He pointed out that the lack of response and reluctance from the local communities may stem from taboos and folklores.
“For example, the Iban community in general will not hunt crocodiles while the Malay community do not eat crocodile meat.
“I understand that some of the Chinese and Bidayuh communities do consume crocodile meat,” he said.
Apart from conducting a study on the reluctance among the local communities, he said SFC will also look into what could be done with the crocodiles.
Permits and licences
SFC issues permits and licences for hunting crocodiles based on certain criteria.
Said Zolkipli: “We will look at the population of crocodiles at the respective locations and there will be a quota given.
“For instance, a hunter can hunt three crocodiles per year in the area he’s permitted and there are size requirements.
“If the crocodile is considered small, it cannot be hunted.”
He explained that there is a quota imposed by CITIES on the number of crocodiles that can be harvested in a year.
As such, SFC has to coordinate accordingly on the areas and number of crocodiles that hunters can hunt.
“The application is usually submitted by a group of people applying to hunt in the same river.
“We cannot give permit to everyone, so we have to divide because crocodiles are not found just in one river,” he said.
SFC regularly monitors the population of crocodiles, especially in high density rivers.
The data collected from this will be used to plan operations and quota allowed for licensed harvesting activities.
“Another survey was conducted on 22 major river basins in Sarawak from 2021 to 2022.
“The survey found that there has been an increase in the crocodile population, especially in the areas surrounding Batang Samarahan, Sungai Suai, Sungai Sibuti, and Sungai Niah.”
Sustainable utilisation of crocodiles
Zolkipli stated that SFC wants to create a crocodile industry which focuses on sustainable utilisation of crocodiles.
He pointed out that the fashion industry with designer labels such as Hermes use crocodile leather for high value handbags.
As such, there is a market and demand for crocodile skins that can be explored as well as ventured into.
“Crocodiles involved in such industry are well-looked after in farms. We cannot use crocodiles from the wild because their skin often has imperfections resulting from fights with other crocodiles or animals.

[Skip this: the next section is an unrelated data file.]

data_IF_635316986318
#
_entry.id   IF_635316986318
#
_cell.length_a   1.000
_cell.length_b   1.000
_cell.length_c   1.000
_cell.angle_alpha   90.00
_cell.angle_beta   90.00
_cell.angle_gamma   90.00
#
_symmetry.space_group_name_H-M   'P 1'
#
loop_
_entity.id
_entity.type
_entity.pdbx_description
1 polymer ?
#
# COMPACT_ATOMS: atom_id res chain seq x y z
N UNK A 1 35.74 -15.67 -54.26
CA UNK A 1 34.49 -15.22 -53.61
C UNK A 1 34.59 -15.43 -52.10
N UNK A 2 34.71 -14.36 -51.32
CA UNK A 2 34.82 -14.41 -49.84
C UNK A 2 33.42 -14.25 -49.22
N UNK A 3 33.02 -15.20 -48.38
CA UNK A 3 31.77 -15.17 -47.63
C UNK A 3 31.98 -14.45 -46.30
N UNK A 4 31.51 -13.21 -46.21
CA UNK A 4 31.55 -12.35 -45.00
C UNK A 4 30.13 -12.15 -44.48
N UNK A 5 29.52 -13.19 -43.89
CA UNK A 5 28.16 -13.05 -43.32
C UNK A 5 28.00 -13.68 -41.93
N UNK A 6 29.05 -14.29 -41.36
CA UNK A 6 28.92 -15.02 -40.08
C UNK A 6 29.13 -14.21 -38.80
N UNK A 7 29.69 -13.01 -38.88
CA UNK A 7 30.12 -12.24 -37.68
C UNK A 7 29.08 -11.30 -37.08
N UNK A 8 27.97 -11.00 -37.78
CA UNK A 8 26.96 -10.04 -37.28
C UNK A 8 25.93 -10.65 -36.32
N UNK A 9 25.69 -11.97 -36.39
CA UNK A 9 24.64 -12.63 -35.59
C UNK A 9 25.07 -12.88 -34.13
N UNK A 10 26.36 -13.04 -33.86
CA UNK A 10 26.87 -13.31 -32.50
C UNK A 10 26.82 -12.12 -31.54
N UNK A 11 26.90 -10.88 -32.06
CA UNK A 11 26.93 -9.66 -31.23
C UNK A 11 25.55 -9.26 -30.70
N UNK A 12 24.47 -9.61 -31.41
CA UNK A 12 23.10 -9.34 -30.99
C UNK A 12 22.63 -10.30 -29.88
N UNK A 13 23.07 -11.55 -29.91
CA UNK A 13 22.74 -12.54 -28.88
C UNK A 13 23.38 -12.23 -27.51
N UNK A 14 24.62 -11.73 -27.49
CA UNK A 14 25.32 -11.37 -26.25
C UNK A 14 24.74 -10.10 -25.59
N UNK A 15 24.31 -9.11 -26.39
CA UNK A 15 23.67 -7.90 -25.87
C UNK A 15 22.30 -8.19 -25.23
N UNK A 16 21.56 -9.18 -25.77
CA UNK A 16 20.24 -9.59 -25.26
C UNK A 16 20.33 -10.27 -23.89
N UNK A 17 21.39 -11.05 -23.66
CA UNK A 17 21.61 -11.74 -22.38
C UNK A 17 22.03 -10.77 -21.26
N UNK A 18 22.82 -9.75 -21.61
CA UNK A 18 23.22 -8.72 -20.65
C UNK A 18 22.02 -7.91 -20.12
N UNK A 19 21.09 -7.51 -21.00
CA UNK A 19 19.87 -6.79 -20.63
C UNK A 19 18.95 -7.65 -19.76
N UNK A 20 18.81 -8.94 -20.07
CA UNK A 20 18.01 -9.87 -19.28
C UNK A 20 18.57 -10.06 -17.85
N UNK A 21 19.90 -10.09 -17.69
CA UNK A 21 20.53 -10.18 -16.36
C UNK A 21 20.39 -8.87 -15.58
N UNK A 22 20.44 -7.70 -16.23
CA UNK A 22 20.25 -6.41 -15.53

“When the quality of the skin goes down, the value would go down,” he said.
He said collection of crocodile eggs could be one of the ways to open up the industry as it is safer than hunting crocodiles itself.
In order to safely collect crocodile eggs, it is important to understand the timing and nature of crocodiles, like when they will move on land, as they cannot stay for a long time and will return to the water.
“When the crocodile leaves its nest for the water, it’s the time to collect the eggs.
“Once the eggs become hatchlings, farmers would take good care of them to protect their skin,” he said.
Another potential sector that could utilise crocodiles is the pharmaceutical industry as crocodile blood has been used in traditional medicine in many Asian countries to treat diseases such as asthma and allergies, among others.
Education and awareness programme
SFC through its awareness campaign called 3M Buaya (Mengenal, Memahami dan Memulihara) has been educating the local communities about crocodiles.
The campaign, which involves various agencies, receives encouraging responses from the local communities of different age groups and backgrounds.
Zolkipli said the campaign has been expanded to various locations throughout Sarawak, including in longhouses, schools and plantation areas.
He expressed hope that the campaign will be able to educate the local communities so that the number of attacks will be reduced and there is a shift in the people’s mindset.
“We also have other activities in place as well as utilising mass and social media through the distribution of posters and leaflets,” he said.
At the same time, Zolkipli reminded the local communities, especially those who are residing near the rivers, to be mindful.
Stating that activities such as throwing away rubbish into the rivers have high potential of attracting crocodiles to the area, he said the local communities must dispose of their rubbish responsibly.
“Rivers polluted with rubbish are very likely to attract crocodiles – to them, it is free food – they will not be able to differentiate whether the water splashes are from rubbish being thrown or children playing in the water.
“Even though we are looking after wildlife, safety of our local communities is of utmost importance to us.
“If there is a signage warning about crocodiles in the rivers, please take it seriously,” he said.
He also advised local communities who depend on the rivers for their livelihood to understand the behaviours of crocodiles.
“Knowing and understanding the behaviours of crocodiles will help tremendously in reducing the number of attacks.
“These creatures love prawns and lobsters, so areas that are bountiful with this will have crocodiles roaming around,” he explained.
He urged the local communities to be very careful and be aware of their surroundings when going fishing.